The debate "Should police officers wear a body camera to check on if they commit crimes" was started by
April 13, 2016, 1:31 am.
25 people are on the agree side of this discussion, while 4 people are on the disagree side.
People are starting to choose their side.
It looks like most of the people in this community are on the agreeing side of this statement.
PsychDave posted 4 arguments, jamesbond007 posted 1 argument, TZW posted 2 arguments to the agreers part.
historybuff posted 1 argument to the disagreers part.
jamesbond007, PsychDave, TZW, RyanWakefield, Kakwa, bearjew1984, Thomas_Jefferson, mxhsin, Sophie, confident, Anjali, lets_hear_your_argument, Sosocratese, wildcat79, OIA, itsme, SwaggerPoptart, Zuhayr and 7 visitors agree.
historybuff, oceanmaster19, Donald_J_Trump and 1 visitor disagree.
They have tried this before in US i belive and the crime rate actually decreased there
I would say yes. Sometimes officers will respond while on off duty to assist fellow officers. It would have to be the responsibility of the officer to use items issued accordingly.
I'm also sure that officers must sign an SF 312 which is a nondisclosure agreement. Anything that they disclose that is considered PII or Private without authorization of doing such is punishable by USC.
Some officers receive take home cars and uniforms, and respond from their homes, should cameras be the same way?
I would say each station should have them and they get signed in and out as they are leaving the station.
who turns them on/off when the cop goes outside?
For patrolling, I would say cameras should be worn since incidents can arise. For time spent doing paperwork, there should already be surveillance cameras in police stations, so body cameras wouldn't be needed. Basically I think police should have cameras worn whenever they are outside the station and on duty.
They're not in your house watching you look at dirty magazines. it's just like a store camera, they look only when they need to look. No one's going to watch an entire officers duty day with a bowl of popcorn snuggled up on the sofa. You have no privacy in public, that's why it's public property not private.
I know if they have to respond to a house call then they would be on private property, but they should leave their camera on. You never know what could happen, it could go bad on the family or the officers behalf. Instead of guessing what happened you can see first hand.
except that would be a huge increase in government surveillance. they wouldn't be only monitoring police but everyone. and you would need the to be almost everywhere. it is much more efficient and less invasive to have them attached to the police.
as for the costs, you would also be saving a fortune in litigation costs. if you have a video that proves innocence or guilt it will save alot of time and money spent on lawsuits. that would recoup a fair chunk of your start up costs. and it would be saved every year.
I think it would make more sense to just put more CCTVs around. That way you don't get a blurry camera feed if the officer is on the ground in a scuffle, or you can see the entire area around the incident.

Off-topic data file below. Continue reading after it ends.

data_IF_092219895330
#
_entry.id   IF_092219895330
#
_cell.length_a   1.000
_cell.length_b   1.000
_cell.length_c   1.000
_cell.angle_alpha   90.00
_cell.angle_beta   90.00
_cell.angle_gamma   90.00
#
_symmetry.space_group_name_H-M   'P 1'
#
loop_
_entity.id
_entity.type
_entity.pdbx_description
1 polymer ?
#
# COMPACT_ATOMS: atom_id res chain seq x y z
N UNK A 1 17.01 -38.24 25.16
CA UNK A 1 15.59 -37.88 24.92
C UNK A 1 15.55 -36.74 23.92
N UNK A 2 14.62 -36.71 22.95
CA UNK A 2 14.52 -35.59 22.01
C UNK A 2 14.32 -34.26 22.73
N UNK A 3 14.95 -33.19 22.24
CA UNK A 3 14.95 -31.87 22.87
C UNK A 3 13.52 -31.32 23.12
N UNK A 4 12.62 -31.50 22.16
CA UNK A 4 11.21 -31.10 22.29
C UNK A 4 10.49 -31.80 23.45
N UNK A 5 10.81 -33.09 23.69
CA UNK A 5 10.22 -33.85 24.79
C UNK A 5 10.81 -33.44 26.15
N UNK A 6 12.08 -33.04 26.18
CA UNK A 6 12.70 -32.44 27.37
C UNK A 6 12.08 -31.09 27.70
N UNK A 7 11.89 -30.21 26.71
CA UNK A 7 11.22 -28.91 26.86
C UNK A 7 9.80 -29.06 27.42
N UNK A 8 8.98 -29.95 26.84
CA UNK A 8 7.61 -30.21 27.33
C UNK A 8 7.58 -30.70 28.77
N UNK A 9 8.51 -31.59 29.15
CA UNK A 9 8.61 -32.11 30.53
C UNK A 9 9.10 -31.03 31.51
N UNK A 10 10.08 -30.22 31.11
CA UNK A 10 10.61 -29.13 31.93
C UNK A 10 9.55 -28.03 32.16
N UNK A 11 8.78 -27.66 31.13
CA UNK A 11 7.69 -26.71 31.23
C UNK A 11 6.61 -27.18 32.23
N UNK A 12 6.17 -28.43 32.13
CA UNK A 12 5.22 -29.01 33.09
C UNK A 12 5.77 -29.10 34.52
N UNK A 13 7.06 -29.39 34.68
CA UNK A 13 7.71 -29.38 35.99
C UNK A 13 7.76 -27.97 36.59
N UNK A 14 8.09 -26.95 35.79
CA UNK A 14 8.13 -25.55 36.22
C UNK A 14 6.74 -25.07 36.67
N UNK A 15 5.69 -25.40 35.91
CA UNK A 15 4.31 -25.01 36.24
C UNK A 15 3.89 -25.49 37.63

Granted it wouldn't be feasible in rural areas so, those officers would need a Go Pro like camera on them.
It would definitely strengthen the Justice System by allowing cases to be solved quicker and more justly.
and would this be left to the DA or the state if there is a question?
Undedicated time is things such as patroling.
I think MrShine is talking about when the police are doing paperwork in their office. that's a waste of camera time and storage.
I agree that the startup costs would be high, and that storage would be needed. I still think it would be worthwhile to at least look into implementing.
As to police doing things in their off hours, at that point they are no different than anyone else. They are just as entitled to privacy when off the clock as anyone. If they cheat of their spouse it is relevant to their marriage, but not really to the police department or the public.
The big problems with the ideas are data storage, and cost. The upstart cost is cool, anything is typically expensive to start, but data storage on individual officers is costly, because the terabytes on terabytes collected would be stored for an unspecified time (cases that can occur from incidents several years prior prompt issues). Also, when the job has instant issues and long hours, the camera cannot be on all through the work, much of the time an officer has in uncommitted and when the camera isn't turned on dirty deeds can be done. Plus anything done during uncommitted time, which doesn't have to be illegal maybe infidelity, blackmail within the force isn't impossible.
The more I have looked into police violence and the accusations thereof the more I think this would be a good idea. If the police are honestly doing their best it will vindicate them. If they are only resorting to violence and lethal force because the situation warrants it, they deserve to be proven right and not be attacked in the media. If they are abusing their power, they deserve to be punished for it. Either way, having impartial evidence of exactly what happened would help ensure a just outcome both for the officers and for the public.